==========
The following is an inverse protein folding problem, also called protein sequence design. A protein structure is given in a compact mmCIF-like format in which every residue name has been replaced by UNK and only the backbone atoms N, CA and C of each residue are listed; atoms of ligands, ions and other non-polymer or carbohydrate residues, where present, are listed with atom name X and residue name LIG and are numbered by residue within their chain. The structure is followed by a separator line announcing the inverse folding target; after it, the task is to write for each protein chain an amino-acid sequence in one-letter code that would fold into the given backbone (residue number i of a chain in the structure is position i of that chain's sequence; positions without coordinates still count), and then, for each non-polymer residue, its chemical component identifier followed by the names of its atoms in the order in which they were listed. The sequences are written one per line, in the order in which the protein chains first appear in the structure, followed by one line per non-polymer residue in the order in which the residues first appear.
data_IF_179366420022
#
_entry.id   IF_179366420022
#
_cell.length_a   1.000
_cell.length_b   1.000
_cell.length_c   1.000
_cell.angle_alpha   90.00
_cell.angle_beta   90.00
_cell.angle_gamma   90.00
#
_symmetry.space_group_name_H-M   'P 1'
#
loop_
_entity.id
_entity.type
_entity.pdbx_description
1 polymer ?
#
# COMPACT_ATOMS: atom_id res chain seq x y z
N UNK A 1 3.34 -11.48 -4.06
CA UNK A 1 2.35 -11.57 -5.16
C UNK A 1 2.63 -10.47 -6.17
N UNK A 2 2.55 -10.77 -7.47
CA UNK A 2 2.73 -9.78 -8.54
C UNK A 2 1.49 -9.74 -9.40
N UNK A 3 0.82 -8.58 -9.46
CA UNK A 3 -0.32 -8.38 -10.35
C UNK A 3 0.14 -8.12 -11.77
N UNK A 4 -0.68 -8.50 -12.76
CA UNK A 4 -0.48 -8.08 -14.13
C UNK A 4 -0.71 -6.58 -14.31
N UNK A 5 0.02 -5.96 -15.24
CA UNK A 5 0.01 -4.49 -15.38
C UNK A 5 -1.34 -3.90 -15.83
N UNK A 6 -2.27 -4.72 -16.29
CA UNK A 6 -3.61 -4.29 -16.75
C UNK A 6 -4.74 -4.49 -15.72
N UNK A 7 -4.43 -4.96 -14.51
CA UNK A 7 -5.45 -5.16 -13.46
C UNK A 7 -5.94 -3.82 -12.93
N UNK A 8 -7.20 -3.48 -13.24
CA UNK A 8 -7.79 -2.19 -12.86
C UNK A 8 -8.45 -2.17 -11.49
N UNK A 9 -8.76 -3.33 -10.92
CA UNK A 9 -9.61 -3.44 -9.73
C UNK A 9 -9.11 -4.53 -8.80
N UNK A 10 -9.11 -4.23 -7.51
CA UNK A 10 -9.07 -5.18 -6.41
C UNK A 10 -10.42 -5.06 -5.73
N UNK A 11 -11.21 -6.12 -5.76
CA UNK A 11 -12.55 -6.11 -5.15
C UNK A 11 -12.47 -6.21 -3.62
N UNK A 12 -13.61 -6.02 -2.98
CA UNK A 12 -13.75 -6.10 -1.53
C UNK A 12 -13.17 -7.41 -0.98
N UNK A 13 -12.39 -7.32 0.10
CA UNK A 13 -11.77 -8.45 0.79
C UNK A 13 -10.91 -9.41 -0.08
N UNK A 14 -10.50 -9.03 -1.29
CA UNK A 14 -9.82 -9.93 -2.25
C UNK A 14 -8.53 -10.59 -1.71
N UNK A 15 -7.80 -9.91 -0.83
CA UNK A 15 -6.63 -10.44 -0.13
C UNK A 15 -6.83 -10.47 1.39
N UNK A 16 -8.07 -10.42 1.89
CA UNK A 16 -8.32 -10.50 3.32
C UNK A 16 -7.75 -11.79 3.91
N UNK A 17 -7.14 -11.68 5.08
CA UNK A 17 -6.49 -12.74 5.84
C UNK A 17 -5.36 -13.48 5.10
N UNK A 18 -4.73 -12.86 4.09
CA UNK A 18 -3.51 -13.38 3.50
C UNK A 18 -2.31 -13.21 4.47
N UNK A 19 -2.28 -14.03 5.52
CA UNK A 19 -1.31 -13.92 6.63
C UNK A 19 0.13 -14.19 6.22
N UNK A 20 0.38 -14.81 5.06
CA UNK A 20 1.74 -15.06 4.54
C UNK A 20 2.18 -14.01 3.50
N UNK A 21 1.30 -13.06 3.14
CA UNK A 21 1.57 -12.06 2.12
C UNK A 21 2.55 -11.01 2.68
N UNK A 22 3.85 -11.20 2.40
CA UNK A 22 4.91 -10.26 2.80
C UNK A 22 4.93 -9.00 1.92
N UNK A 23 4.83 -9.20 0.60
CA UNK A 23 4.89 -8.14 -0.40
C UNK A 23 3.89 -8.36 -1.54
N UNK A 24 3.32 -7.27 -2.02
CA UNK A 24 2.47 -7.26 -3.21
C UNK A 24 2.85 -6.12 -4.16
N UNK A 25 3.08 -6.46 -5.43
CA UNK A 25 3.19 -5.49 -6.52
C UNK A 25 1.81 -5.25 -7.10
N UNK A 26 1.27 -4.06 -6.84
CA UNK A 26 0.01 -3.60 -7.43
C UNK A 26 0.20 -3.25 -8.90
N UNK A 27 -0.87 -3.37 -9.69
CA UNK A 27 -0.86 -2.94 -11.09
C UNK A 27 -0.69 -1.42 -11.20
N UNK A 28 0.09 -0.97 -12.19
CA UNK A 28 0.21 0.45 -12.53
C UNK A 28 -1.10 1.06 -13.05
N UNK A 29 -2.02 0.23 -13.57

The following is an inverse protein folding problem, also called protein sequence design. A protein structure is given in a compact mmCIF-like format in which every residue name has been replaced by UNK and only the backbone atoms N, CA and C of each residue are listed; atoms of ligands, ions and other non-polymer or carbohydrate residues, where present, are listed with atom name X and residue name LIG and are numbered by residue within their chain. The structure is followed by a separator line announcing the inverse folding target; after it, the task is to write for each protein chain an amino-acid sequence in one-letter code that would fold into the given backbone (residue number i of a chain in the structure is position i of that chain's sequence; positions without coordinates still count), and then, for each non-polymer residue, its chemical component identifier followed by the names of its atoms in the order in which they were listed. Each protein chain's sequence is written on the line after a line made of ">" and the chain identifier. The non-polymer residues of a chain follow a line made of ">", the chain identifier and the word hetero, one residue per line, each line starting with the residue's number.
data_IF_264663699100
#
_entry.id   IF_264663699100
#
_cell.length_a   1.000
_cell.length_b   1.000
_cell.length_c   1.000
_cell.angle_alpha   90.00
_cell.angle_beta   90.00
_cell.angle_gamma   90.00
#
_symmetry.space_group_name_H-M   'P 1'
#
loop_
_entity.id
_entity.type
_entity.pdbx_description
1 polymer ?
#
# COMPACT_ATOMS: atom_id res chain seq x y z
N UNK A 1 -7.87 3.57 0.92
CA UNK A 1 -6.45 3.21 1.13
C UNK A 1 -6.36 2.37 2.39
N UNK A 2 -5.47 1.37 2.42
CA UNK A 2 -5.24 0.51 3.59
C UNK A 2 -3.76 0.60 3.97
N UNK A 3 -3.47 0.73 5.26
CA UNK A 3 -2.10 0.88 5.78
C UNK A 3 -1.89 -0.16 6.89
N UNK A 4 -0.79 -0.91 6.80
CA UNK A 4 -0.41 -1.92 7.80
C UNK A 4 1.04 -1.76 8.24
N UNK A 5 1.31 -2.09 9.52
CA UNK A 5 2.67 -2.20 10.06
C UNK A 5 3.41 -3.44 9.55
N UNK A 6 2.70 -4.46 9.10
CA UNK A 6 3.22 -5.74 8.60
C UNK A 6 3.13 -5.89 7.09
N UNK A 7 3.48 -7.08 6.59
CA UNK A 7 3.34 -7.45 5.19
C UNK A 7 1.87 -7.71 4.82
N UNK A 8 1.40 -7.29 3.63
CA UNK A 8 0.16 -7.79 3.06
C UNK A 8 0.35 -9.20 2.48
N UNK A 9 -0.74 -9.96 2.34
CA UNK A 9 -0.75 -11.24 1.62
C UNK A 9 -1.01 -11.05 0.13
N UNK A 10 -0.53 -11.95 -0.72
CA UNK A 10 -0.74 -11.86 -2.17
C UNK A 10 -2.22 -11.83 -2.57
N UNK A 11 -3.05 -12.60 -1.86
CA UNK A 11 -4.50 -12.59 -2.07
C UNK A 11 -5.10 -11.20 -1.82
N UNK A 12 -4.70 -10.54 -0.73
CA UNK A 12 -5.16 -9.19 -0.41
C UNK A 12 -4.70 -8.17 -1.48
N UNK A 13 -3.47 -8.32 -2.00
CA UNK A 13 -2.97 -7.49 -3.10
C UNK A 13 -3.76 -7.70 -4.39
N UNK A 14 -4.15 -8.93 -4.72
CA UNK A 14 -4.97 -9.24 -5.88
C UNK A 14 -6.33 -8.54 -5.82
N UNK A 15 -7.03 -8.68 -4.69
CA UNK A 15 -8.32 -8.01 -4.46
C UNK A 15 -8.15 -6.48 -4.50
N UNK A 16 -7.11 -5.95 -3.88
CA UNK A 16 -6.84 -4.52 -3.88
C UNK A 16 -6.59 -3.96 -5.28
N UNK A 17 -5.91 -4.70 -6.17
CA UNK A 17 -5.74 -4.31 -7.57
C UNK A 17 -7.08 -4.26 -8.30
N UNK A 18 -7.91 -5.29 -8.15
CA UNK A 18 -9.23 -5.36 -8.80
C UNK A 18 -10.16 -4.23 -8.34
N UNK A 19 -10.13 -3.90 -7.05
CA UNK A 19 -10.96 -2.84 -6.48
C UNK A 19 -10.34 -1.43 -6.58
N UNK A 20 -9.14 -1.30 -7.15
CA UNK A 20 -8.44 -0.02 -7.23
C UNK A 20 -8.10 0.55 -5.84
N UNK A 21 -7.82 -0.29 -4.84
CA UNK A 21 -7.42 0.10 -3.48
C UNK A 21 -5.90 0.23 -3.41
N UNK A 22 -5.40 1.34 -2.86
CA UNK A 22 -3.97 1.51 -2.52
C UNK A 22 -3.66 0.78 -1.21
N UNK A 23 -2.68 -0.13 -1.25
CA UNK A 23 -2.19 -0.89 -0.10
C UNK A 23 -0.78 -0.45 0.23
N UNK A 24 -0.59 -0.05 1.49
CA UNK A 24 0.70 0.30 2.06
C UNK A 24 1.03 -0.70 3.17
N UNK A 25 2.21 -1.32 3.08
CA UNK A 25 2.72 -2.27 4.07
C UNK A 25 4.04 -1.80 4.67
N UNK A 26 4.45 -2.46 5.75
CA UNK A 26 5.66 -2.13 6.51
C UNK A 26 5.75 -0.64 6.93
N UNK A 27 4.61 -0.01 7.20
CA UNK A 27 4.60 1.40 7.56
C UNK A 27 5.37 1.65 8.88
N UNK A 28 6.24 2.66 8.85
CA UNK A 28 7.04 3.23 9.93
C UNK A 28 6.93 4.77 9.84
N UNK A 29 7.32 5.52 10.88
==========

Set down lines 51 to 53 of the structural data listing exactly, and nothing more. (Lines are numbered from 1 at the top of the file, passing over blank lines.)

C UNK A 10 -10.42 -5.06 -5.73
N UNK A 11 -11.21 -6.12 -5.76
CA UNK A 11 -12.55 -6.11 -5.15